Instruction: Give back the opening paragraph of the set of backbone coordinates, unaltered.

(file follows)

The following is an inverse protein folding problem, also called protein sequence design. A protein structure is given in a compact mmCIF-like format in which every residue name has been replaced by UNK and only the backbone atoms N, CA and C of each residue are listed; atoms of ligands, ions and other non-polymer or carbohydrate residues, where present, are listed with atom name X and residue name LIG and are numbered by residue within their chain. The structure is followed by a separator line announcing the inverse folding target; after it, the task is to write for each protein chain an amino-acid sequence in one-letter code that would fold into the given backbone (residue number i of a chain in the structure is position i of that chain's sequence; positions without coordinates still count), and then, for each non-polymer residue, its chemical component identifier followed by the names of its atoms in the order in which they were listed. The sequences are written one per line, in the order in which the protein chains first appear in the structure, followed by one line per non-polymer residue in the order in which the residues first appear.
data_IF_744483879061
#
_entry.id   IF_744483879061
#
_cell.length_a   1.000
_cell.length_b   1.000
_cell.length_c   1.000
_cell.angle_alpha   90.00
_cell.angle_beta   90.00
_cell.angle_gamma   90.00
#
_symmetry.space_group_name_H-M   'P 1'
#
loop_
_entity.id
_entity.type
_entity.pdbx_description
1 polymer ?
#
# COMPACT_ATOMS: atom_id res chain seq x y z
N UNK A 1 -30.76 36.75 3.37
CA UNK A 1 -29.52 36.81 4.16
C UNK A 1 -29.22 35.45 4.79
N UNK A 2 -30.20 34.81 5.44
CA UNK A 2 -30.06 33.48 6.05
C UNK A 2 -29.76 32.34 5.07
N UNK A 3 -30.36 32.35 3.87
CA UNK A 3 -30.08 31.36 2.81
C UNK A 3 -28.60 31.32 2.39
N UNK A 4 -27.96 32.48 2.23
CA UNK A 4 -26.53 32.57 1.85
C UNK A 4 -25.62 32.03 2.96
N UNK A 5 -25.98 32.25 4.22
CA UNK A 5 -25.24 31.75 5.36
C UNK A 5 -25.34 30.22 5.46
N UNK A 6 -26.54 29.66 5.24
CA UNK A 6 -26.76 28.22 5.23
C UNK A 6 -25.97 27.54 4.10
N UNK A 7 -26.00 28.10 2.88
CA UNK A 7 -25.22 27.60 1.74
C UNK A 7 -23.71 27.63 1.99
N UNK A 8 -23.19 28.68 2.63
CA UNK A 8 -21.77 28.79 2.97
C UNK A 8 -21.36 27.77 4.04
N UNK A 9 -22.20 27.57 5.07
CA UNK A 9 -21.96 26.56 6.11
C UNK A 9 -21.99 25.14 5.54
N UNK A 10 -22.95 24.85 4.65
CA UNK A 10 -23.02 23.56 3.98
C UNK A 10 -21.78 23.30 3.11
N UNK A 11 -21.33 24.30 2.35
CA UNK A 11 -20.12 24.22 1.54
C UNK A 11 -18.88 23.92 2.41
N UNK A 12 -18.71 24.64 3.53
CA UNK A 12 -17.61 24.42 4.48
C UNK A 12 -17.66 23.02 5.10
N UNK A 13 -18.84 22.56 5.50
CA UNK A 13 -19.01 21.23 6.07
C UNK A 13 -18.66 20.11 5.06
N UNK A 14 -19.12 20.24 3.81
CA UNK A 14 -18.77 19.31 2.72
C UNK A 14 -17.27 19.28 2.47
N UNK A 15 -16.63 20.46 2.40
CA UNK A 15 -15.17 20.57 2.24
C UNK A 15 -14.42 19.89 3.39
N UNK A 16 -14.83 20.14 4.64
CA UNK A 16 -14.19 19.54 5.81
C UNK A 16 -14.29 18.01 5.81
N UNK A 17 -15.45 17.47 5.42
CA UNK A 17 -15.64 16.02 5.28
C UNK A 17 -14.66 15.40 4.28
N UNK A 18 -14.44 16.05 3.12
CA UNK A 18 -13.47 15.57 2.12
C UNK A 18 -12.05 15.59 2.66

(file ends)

The following is an inverse protein folding problem, also called protein sequence design. A protein structure is given in a compact mmCIF-like format in which every residue name has been replaced by UNK and only the backbone atoms N, CA and C of each residue are listed; atoms of ligands, ions and other non-polymer or carbohydrate residues, where present, are listed with atom name X and residue name LIG and are numbered by residue within their chain. The structure is followed by a separator line announcing the inverse folding target; after it, the task is to write for each protein chain an amino-acid sequence in one-letter code that would fold into the given backbone (residue number i of a chain in the structure is position i of that chain's sequence; positions without coordinates still count), and then, for each non-polymer residue, its chemical component identifier followed by the names of its atoms in the order in which they were listed. The sequences are written one per line, in the order in which the protein chains first appear in the structure, followed by one line per non-polymer residue in the order in which the residues first appear.